rain containing acids that form in the atmosphere when industrial gas emissions (especially sulfur dioxide and nitrogen oxides) combine with water
A process involving the clustering or concentrating of people or activities. The term often refers to manufacturing plants and businesses that benefit from close proximity because they share skilled-labor pools and technological and financial amenities.
The savings to an individual enterprise derived from locational association with a cluster of other similar economic activities, such as other factories or retail stores
pollution of the atmosphere
Aluminum Industry (Factors of Production, Location)
aluminum business: manufacturers of aluminum considered as a group
Assembly Line Production (Fordism)
social theories about production and related socio-economic phenomena; , industrial arrangement of machines, equipment, and workers for continuous flow of work pieces in mass production operations, each movement of material is made as simple and short as possible
Bid rent theory
geographical economic theory that refers to how the price and demand on real estate changes as the distance towards the Central Business District (CBD) increases.
A location where transfer is possible from one mode of transportation to another.
Canadian Industrial Heartland
the St. Lawrence Valley - Ontario Peninsula. The region has several assets: centrality to the Canadian market, proximity to the Great Lakes, and access to inexpensive hydroelectric power from Niagara Falls.
An organization that provides communications and networking services. A communications and networking "service provider"
the ability to produce a good at a lower opportunity cost than another producer
A process through which tendencies for economic growth are self-reinforcing; an expression of the multiplier effect, it tends to favor major cities and core regions over less-advantaged peripheral regions
The process of industrial deconcentration in response to technological advances and/or increasing costs due to congestion and competition.
process by which companies move industrial jobs to other regions with cheaper labor, leaving the newly deindustrialized region to switch to a service economy and to work through a period of high unemployment
primary (raw materials, mining), secondary (making goods, clothing), tertiary (services, banking), quaternary (research, education)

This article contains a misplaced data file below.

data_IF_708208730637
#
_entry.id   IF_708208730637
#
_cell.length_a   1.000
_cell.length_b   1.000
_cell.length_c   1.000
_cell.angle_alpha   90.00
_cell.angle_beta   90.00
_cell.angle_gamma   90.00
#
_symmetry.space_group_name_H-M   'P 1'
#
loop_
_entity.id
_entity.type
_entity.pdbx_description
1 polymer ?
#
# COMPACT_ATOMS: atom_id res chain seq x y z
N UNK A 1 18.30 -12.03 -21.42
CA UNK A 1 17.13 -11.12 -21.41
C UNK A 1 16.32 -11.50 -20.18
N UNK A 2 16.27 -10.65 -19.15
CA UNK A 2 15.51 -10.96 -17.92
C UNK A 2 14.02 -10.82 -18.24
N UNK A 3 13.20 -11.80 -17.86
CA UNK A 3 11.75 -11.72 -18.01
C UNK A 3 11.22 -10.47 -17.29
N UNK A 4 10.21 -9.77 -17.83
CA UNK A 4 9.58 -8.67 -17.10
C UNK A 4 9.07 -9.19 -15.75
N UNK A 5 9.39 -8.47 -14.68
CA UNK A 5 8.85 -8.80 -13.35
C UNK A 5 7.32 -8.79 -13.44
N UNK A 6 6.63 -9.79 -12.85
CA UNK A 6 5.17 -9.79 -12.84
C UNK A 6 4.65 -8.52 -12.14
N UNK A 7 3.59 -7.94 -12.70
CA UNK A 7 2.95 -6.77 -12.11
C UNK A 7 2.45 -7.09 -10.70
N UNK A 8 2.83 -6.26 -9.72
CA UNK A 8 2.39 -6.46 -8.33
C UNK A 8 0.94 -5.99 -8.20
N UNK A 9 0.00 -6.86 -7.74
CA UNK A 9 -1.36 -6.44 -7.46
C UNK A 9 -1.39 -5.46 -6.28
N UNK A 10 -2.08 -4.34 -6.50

Economies of Scale
as a company produces larger numbers of a particular product, the cost of each of these products goes down
tourism to exotic or threatened ecosystems to observe wildlife or to help preserve nature
natural resources that provide people with energy
a port where merchandise can be imported and re-exported without paying import duties
Export processing zone
areas where governments create favorable investments and trading conditions to attract export-oriented industries
costs that do not vary with the quantity of output produced
industry in which the cost of transporting both raw materials and finished product is not important for the location of firms
South Korea (largest), Taiwan (moving towards high tech), Singapore (Center for information and technology), Hong Kong(Break of Bulk Point): Because of their booming economies.
warming that results when solar radiation is trapped by the atmosphere
economic activities that are deliberately organized around one or more high-growth industries
Heartland is the central region of a country or continent; especially a region that is important to a country or to a culture. Rimland is the maritime fringe of a country or continent.
Industrial Location Theory
Alfred Weber, the selection of optimal factory locations has much to do with the minimization of land, labor, resource, and transportation costs, variable-cost framework that affects location of factory sites
Western Europe, Eastern Europe, North America, East Asia (75% of the world's production)
the change from an agricultural to an industrial society and from home manufacturing to factory production, especially the one that took place in England from about 1750 to about 1850.
Industry (receding, growing)
Receding: industry is diminishing in size and importance
Growing: industry is increasing in size and importance
the stock of basic facilities and capital equipment needed for the functioning of a country or area